The United States Supreme Court today reaffirmed application of the “featherweight” causation standard in Federal Employers’ Liability Act (FELA) cases. In CSX Transportation, Inc. v. McBride, the Supreme Court held under FELA that “featherweight” or “any part” causation rather than typical concepts of proximate causation apply. Because seamen’s negligence claims under the Jones Act follow the same FELA standards, the consequence will be that the “featherweight” causation standard will continue to apply in those cases as well.
Under the “featherweight” or “any part” standard, the test for causation is simply whether the employer’s negligence played any part, even the slightest, in producing the injury for which damages are sought. That the injury may be attributable to other causes, including the employee’s contributory negligence, is irrelevant. It also does not matter whether the extent of the injury, or the manner in which it occurred, was foreseeable. Because the plaintiff can successfully prove liability by showing the defendant’s negligence played a part, no matter how small, in bringing about the injury, this causation standard is not difficult to satisfy. In contrast, proximate causation, which was developed in common-law tort actions, is a more rigorous standard. Traditionally, under proximate causation, the plaintiff must show that the defendant’s negligence directly produced the injury, and that the injury was the foreseeable and probable consequence of that negligence. Under this standard, the plaintiff’s burden is higher and causation is much more difficult to prove.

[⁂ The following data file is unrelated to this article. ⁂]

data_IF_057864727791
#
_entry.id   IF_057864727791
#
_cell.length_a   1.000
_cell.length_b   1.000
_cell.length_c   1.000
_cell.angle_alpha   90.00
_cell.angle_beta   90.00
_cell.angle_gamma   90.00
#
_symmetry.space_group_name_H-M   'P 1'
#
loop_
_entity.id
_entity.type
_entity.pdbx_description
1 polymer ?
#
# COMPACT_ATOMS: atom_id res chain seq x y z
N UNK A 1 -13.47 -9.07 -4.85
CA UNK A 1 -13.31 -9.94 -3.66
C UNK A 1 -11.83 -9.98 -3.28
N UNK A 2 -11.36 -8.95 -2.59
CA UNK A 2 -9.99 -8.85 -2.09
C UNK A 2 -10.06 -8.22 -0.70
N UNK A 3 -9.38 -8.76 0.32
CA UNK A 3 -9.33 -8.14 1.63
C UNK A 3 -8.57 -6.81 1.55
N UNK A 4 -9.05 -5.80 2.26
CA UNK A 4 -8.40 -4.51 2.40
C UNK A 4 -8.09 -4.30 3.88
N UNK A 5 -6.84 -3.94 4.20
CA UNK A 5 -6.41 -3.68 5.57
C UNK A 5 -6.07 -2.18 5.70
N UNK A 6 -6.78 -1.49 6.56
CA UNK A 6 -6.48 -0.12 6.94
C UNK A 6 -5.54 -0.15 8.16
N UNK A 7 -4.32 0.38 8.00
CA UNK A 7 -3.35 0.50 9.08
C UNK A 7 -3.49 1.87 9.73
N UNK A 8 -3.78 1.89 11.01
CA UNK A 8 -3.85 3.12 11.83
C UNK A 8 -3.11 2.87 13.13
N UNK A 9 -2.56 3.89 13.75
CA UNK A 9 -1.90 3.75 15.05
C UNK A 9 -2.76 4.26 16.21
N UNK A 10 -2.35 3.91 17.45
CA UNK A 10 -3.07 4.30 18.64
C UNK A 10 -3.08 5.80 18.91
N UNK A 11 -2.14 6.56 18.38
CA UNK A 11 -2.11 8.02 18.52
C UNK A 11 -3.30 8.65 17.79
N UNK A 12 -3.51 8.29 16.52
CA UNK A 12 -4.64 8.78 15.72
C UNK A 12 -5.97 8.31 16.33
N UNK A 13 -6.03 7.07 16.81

In McBride, the defendant interstate railroad argued that the traditional formulation of proximate cause should apply to FELA cases. The Supreme Court disagreed. Relying on its 1957 decision in Rogers v. Missouri Pacific R. Co., the Court reaffirmed that the “featherweight” or “any part” test is the causation standard that Congress prescribed and reiterated that this relaxed standard of causation is applicable in FELA cases.
Under the Jones Act, a seaman may bring a negligence action for personal injuries suffered in the course of employment. The Act provides that the statute governing personal injury suits brought by railway employees, FELA, applies to Jones Act cases. Thus, the case law that governs FELA cases also applies to Jones Act cases. While McBride involved a railway worker’s FELA claim, we anticipate seamen bringing claims under the Jones Act will point to the Supreme Court’s discussion in McBride in arguing that “featherweight” causation would continue to apply. Consequently, the Supreme Court’s decision only serves to reinforce an already challenging standard for American-flagged vessel operators.
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This information has been prepared by Keesal, Young & Logan for informational purposes only and is not legal advice. Transmission of the information is not intended to create, and receipt does not constitute, an attorney-client relationship between you and Keesal, Young & Logan. You should not act upon this information without seeking professional counsel.